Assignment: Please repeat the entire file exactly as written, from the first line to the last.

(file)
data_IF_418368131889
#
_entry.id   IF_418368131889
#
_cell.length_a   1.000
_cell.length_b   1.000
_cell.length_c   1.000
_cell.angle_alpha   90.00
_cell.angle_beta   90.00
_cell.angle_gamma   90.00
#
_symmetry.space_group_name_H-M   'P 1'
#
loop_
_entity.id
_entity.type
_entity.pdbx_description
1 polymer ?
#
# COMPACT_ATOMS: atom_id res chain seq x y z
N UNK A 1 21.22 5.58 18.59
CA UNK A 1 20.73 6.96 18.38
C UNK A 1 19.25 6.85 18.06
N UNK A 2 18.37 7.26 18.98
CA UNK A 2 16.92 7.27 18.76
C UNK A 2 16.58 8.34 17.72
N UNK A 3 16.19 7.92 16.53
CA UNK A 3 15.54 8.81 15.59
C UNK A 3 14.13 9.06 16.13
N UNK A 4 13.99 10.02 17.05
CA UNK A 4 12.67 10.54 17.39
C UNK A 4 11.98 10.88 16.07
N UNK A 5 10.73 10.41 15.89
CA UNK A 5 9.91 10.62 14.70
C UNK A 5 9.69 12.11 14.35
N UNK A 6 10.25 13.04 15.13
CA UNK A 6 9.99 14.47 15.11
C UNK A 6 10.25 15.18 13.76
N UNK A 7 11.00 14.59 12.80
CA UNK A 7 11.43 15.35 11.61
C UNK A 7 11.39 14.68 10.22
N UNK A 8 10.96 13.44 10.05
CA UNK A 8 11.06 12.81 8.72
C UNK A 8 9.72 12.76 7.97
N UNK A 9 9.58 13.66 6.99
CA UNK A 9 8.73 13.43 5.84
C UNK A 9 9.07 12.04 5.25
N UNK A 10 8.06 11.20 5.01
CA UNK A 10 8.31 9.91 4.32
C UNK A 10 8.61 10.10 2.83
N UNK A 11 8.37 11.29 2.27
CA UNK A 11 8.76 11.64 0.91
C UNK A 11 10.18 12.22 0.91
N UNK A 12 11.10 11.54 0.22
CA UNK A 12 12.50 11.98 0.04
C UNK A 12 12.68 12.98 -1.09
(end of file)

data_IF_418368131889
#
_entry.id   IF_418368131889
#
_cell.length_a   1.000
_cell.length_b   1.000
_cell.length_c   1.000
_cell.angle_alpha   90.00
_cell.angle_beta   90.00
_cell.angle_gamma   90.00
#
_symmetry.space_group_name_H-M   'P 1'
#
loop_
_entity.id
_entity.type
_entity.pdbx_description
1 polymer ?
#
# COMPACT_ATOMS: atom_id res chain seq x y z
N UNK A 1 21.22 5.58 18.59
CA UNK A 1 20.73 6.96 18.38
C UNK A 1 19.25 6.85 18.06
N UNK A 2 18.37 7.26 18.98
CA UNK A 2 16.92 7.27 18.76
C UNK A 2 16.58 8.34 17.72
N UNK A 3 16.19 7.92 16.53
CA UNK A 3 15.54 8.81 15.59
C UNK A 3 14.13 9.06 16.13
N UNK A 4 13.99 10.02 17.05
CA UNK A 4 12.67 10.54 17.39
C UNK A 4 11.98 10.88 16.07
N UNK A 5 10.73 10.41 15.89
CA UNK A 5 9.91 10.62 14.70
C UNK A 5 9.69 12.11 14.35
N UNK A 6 10.25 13.04 15.13
CA UNK A 6 9.99 14.47 15.11
C UNK A 6 10.25 15.18 13.76
N UNK A 7 11.00 14.59 12.80
CA UNK A 7 11.43 15.35 11.61
C UNK A 7 11.39 14.68 10.22
N UNK A 8 10.96 13.44 10.05
CA UNK A 8 11.06 12.81 8.72
C UNK A 8 9.72 12.76 7.97
N UNK A 9 9.58 13.66 6.99
CA UNK A 9 8.73 13.43 5.84
C UNK A 9 9.07 12.04 5.25
N UNK A 10 8.06 11.20 5.01
CA UNK A 10 8.31 9.91 4.32
C UNK A 10 8.61 10.10 2.83
N UNK A 11 8.37 11.29 2.27
CA UNK A 11 8.76 11.64 0.91
C UNK A 11 10.18 12.22 0.91
N UNK A 12 11.10 11.54 0.22
CA UNK A 12 12.50 11.98 0.04
C UNK A 12 12.68 12.98 -1.09